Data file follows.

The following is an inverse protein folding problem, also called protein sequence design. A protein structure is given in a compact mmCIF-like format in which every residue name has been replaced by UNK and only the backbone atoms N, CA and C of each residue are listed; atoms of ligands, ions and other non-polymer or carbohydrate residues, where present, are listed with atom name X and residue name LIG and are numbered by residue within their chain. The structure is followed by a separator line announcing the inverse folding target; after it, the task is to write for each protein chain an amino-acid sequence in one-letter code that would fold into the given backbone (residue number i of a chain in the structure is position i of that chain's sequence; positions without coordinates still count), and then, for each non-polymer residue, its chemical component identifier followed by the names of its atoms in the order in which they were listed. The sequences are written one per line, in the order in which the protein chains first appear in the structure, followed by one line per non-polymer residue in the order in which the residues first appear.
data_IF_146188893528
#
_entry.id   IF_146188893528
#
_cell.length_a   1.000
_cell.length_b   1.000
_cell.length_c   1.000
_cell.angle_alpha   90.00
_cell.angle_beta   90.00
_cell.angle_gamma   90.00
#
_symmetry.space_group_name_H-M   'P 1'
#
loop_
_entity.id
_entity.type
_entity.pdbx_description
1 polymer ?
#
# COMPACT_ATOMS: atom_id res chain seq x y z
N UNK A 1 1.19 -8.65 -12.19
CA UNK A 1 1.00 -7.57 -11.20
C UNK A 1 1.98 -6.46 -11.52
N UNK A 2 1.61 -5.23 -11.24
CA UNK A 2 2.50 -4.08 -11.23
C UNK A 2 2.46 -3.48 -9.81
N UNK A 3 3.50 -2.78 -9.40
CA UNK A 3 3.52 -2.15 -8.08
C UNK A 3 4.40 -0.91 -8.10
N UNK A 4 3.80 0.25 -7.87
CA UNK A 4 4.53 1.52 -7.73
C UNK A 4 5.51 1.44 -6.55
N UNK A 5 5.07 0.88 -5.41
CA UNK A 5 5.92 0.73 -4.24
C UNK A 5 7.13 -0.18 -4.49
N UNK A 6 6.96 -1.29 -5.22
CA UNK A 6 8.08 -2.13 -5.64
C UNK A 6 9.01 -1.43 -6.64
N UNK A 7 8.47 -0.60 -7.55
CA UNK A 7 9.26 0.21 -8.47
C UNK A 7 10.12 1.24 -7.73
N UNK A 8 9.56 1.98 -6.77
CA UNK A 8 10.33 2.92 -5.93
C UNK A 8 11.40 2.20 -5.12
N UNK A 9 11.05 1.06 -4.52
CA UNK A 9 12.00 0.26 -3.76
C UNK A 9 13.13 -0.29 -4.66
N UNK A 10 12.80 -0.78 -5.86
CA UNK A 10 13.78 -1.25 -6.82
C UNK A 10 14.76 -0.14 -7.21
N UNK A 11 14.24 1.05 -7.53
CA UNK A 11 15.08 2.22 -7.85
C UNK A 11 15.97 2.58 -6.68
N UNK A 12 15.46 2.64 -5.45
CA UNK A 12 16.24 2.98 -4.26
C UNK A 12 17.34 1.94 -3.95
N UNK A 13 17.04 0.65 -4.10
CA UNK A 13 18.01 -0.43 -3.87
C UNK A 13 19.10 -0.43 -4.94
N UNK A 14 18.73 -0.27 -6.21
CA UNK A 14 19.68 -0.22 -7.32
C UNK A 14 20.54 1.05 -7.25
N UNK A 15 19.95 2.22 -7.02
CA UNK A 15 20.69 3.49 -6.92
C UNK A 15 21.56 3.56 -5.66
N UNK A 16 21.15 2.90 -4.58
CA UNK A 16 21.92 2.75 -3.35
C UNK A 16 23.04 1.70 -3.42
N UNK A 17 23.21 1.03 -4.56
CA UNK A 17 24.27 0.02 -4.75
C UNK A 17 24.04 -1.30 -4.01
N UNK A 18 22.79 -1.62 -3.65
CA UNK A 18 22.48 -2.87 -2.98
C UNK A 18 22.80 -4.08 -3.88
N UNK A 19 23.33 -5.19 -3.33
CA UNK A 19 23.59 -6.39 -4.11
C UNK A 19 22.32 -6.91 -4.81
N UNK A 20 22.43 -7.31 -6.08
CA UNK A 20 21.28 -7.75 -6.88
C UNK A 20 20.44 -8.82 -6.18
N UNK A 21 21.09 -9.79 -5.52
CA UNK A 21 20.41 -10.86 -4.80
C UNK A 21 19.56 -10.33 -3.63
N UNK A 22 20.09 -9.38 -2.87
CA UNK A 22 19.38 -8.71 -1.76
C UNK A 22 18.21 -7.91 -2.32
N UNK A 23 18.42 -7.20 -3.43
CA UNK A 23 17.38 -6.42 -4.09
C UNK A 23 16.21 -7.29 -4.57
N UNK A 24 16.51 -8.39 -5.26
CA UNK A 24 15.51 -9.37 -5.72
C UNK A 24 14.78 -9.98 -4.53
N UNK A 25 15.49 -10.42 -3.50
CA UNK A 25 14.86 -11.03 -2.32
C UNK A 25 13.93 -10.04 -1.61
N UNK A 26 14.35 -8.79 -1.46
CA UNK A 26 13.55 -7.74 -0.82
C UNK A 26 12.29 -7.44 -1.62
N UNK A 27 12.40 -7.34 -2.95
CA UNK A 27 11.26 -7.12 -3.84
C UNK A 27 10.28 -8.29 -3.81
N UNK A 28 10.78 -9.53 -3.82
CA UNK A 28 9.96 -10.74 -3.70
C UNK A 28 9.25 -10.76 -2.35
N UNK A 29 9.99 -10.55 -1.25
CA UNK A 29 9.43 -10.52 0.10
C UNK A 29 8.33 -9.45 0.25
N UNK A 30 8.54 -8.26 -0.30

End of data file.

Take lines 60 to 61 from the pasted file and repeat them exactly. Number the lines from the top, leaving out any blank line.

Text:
C UNK A 13 19.10 -0.43 -4.94
N UNK A 14 18.73 -0.27 -6.21